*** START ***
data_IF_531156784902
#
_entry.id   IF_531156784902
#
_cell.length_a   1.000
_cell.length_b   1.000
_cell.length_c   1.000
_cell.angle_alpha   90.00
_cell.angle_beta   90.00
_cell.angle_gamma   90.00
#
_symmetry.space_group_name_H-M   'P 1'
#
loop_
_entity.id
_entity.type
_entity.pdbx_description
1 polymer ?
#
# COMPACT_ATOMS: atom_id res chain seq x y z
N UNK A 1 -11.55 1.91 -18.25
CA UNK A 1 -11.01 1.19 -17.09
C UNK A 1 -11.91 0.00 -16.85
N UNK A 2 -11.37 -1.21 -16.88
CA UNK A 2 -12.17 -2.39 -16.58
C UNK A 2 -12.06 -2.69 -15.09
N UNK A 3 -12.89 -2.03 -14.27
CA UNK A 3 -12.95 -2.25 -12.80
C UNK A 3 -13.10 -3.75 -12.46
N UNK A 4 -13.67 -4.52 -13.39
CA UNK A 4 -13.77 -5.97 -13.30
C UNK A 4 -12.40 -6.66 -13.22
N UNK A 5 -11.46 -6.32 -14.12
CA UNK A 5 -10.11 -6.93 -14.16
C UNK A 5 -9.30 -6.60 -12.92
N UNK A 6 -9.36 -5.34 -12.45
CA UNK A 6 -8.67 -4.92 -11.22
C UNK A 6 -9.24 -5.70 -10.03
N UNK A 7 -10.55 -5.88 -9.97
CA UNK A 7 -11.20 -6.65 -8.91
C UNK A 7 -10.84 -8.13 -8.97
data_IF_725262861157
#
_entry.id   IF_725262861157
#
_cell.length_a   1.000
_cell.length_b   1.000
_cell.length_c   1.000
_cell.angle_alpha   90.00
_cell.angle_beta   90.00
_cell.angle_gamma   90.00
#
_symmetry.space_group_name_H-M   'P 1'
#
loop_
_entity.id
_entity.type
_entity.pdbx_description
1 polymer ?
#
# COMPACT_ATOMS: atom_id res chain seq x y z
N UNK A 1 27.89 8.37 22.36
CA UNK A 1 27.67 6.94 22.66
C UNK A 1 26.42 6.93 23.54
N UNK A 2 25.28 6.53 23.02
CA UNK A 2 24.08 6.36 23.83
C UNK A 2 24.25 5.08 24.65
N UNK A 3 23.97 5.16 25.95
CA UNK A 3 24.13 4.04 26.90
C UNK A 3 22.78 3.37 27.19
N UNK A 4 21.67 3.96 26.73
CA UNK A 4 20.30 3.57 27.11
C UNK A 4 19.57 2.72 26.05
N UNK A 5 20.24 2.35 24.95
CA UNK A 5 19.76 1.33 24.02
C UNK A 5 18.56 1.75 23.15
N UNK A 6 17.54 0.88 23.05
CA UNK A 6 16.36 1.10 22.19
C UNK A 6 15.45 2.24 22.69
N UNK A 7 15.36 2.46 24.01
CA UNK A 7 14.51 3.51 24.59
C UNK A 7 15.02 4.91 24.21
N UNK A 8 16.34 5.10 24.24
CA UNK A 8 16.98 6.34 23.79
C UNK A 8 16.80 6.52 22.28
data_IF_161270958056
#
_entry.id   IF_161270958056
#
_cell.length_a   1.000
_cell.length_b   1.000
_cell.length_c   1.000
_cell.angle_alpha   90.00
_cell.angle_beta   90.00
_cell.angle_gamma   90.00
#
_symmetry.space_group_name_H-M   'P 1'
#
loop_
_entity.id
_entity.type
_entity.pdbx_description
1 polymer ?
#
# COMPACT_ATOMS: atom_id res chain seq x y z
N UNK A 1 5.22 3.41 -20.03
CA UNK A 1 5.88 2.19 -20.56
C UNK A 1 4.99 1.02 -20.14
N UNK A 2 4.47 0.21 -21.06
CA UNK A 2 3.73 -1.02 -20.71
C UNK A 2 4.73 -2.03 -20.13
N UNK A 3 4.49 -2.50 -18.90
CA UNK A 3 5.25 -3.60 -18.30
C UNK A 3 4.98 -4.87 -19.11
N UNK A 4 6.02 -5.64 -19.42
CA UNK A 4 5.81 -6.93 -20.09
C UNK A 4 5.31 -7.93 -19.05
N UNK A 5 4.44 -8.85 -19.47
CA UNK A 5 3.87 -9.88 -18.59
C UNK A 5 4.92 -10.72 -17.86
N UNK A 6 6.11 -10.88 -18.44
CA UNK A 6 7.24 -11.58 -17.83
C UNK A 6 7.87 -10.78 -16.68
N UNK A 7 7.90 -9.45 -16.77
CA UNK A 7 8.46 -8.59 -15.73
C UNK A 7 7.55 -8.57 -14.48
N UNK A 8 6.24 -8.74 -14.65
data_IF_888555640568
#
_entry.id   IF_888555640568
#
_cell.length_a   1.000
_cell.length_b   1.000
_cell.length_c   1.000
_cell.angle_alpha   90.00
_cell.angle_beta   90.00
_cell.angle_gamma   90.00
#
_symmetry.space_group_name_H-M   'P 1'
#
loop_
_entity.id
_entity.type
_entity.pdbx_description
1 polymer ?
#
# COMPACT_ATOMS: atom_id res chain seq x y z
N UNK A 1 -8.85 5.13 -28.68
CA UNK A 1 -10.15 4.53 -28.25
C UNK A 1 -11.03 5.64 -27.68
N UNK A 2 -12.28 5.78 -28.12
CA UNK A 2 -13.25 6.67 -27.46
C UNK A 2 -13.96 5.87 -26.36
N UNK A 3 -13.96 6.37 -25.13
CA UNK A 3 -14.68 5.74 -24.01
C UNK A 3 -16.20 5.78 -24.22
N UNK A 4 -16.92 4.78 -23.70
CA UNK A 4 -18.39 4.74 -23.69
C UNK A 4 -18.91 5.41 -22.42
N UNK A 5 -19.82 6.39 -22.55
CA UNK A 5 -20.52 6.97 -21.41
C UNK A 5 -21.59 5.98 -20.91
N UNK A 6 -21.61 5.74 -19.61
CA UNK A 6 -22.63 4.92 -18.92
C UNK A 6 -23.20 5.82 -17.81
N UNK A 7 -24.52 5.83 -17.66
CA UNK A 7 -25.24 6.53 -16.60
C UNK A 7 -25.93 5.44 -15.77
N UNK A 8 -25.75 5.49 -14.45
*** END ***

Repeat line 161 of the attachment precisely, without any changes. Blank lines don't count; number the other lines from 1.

CA UNK A 5 -20.52 6.97 -21.41